Just an additional comment after thinking about this over night. The frame (Colnago President) that I needed the stiffener on had a bolt-on derailleur hanger. It allowed the derailleur to flex, and I was having problems with the chain coming off. I would pose this as an idea to your LBS.
(I have 3 EPS and 1 mech bike. I routinely swap wheels, cassettes and cranks between bikes without any issues).

FYI, the Derosa website has a photo of the Protos with EPS (with chain catcher)
 

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Possible cause

Just an additional comment after thinking about this over night. The frame (Colnago President) that I needed the stiffener on had a bolt-on derailleur hanger. It allowed the derailleur to flex, and I was having problems with the chain coming off. I would pose this as an idea to your LBS.
(I have 3 EPS and 1 mech bike. I routinely swap wheels, cassettes and cranks between bikes without any issues).

FYI, the Derosa website has a photo of the Protos with EPS (with chain catcher)

Could it be that the bottom bracket is on the narrow side, and perhaps some people's riding style pushes the crank to compress the wavy washer such that the crank can move sideways half a mm or so and at some point move back? I know on my Madone if I leave out one of the spacer washers inside the BB this can happen (never had this with the washers and wavy washer but in theory the wavy washer can compress and mess up the chainring position relative to the fderailleur. Frames like the Madone that cannot use the C clip might also be more susceptible but might still move with the clip.

Does this frame have integrated cups that do not allow use of the clip?

Doe
 

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Could it be that the bottom bracket is on the narrow side, and perhaps some people's riding style pushes the crank to compress the wavy washer such that the crank can move sideways half a mm or so and at some point move back? I know on my Madone if I leave out one of the spacer washers inside the BB this can happen (never had this with the washers and wavy washer but in theory the wavy washer can compress and mess up the chainring position relative to the fderailleur. Frames like the Madone that cannot use the C clip might also be more susceptible but might still move with the clip.

Does this frame have integrated cups that do not allow use of the clip?

Doe
To the best of my knowledge all the Campagnolo right cups have the correct groove and holes to use the clip, no matter which BB standard you use, integrated included. You WILL have issues if you install the DS without the clip, as this is what locates the chainset. The wavy washer is used to take up the slop on the NDS and does nothing to position the chainrings.
 

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To the best of my knowledge all the Campagnolo right cups have the correct groove and holes to use the clip, no matter which BB standard you use, integrated included. You WILL have issues if you install the DS without the clip, as this is what locates the chainset. The wavy washer is used to take up the slop on the NDS and does nothing to position the chainrings.

Some (all?) integrated cup frames like the Madone don't use the C clips at all. I assume they need to use a tighter width tolerance for the integrated cups as a result. A frame that cannot use the clip and has the looser tolerance of a regular shell could have problems.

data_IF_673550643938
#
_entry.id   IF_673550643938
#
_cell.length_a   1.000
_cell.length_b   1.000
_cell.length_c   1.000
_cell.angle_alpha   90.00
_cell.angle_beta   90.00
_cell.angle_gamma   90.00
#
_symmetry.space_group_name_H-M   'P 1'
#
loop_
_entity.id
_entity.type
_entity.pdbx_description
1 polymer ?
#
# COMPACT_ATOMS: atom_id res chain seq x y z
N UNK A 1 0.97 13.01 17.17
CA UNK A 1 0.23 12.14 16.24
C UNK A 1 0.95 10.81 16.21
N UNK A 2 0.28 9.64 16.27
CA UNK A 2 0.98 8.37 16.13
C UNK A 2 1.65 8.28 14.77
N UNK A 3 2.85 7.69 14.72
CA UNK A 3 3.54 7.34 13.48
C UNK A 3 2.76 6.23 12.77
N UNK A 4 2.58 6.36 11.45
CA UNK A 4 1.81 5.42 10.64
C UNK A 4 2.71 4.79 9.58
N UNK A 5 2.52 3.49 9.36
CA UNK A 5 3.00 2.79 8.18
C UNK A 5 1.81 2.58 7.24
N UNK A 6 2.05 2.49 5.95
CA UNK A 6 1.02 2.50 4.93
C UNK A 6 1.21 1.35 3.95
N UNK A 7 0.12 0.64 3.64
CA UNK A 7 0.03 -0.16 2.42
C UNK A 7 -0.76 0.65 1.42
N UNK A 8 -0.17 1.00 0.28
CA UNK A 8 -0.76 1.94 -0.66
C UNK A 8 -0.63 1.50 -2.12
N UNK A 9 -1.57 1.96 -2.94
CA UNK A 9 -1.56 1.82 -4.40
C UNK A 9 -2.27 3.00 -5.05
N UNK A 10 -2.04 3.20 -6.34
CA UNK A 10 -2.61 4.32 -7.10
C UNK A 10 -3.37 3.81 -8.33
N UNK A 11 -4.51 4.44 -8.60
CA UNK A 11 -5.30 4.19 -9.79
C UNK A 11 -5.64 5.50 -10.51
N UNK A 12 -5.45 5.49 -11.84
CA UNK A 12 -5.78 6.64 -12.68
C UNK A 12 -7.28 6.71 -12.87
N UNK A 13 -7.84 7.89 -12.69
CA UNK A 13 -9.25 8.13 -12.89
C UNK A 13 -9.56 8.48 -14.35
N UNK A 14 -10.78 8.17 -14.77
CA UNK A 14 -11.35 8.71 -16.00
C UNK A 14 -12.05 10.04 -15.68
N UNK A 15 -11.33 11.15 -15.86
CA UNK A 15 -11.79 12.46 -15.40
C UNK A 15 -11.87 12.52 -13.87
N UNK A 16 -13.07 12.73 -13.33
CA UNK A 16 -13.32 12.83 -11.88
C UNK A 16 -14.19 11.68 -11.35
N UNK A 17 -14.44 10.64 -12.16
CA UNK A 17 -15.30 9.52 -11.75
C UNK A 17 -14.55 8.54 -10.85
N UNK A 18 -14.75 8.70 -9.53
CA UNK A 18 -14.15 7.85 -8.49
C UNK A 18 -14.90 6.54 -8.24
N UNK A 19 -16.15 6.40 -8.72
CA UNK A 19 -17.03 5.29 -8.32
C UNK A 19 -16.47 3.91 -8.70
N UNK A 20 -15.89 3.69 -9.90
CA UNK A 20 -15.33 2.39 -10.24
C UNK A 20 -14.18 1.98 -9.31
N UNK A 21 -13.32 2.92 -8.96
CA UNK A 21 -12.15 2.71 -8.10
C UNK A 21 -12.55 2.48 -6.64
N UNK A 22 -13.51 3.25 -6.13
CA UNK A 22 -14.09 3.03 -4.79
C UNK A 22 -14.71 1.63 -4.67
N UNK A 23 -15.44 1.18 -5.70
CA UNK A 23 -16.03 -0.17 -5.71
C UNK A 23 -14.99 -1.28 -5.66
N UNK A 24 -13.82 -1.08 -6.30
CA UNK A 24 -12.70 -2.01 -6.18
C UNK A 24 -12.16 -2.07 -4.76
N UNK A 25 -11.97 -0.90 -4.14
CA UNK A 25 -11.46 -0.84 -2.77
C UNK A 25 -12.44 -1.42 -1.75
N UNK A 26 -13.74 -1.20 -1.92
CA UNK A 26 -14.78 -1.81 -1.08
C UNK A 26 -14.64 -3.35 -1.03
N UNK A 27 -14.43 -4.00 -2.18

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Some (all?) integrated cup frames like the Madone don't use the C clips at all. I assume they need to use a tighter width tolerance for the integrated cups as a result. A frame that cannot use the clip and has the looser tolerance of a regular shell could have problems.
Rather than speculating, it took me all of 5 seconds to look it up.

The frame is BB86 for which Campy makes cups, which use a clip in the regular way. If installed by a competent person that is. Which in this case i'm not so sure about. I was on another thread a while ago, where it was apparent that even Campy USA did not understand the function of the retaining clip.
 

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Thanks for all your replies and insights. Sorry for late reply -- had major work issues. Campy USA came to my bike shop to inspect the bike. Said it was perfectly set up. And said it worked perfectly on the stand, but did not take the time to ride the bike. I live in the mountains with 25% pitches. I had a 36/52 chain ring set up on the front and a 12/29 in back. So I was at max gear load. The shop owner with the De Rosa distributor's input as well thought my EPS system was too close to the red line. So two weeks ago the shop switched to a 36/50 chain ring combination in front and 11/29 in back. I spoke to Campy USA on the phone and the tech said this should solve the situation. It didn't. Front derailleur would still not upshift. The chain would just drag on the big chain ring and not engage. I could sometimes get it to work but it was inconsistent and the problem got worse during my two hour test ride. Would only shift to the big chain ring if I was in the fourth to fifth cog up in back with absolutely no load. I had to be going down hill. Now instead of the chain dropping on the inside and damaging the frame, it would sometimes drop on the outside gashing up my Super Record carbon cranks. Campy USA told the shop twice they would send a tech to try and fix the issue, but he never showed. Now at square one: Campy says EPS will never work right on the Protos because the Protos was not designed to Campy specs. De Rosa distributor says it is Campy's problem. It's just one big blame game, with Campy or De Rosa pointing the finger at each other rather than trying to resolve the issue. So my Protos still sits in the shop. I have great respect for shop. The owner replaced the first frame damaged from the chain drop and repaired the second. He has never seen such a mess.
My God!!!

This is my EXACT issue with this same frame, but with Chorus mechanical.
I get the FD set up as best as i possibly can (30+ years experience) and i cant get the FD to shift up to the big ring.
Not only that, it takes super-human effort to move the FD outwards at all.

I havent read through the entire thread yet, so im hoping someone has found a solution here, cuz I'm going insane
 

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issue solved
i'm either a total genius, or a total dumb-ass
i inserted a length of the thin cable sheath through the bottom bracket section, where the cable makes the turn around over the metal cable guide.
Voila

is this the standard for internal cable routing?

i hope OP reads this. i sent him (or her) a PM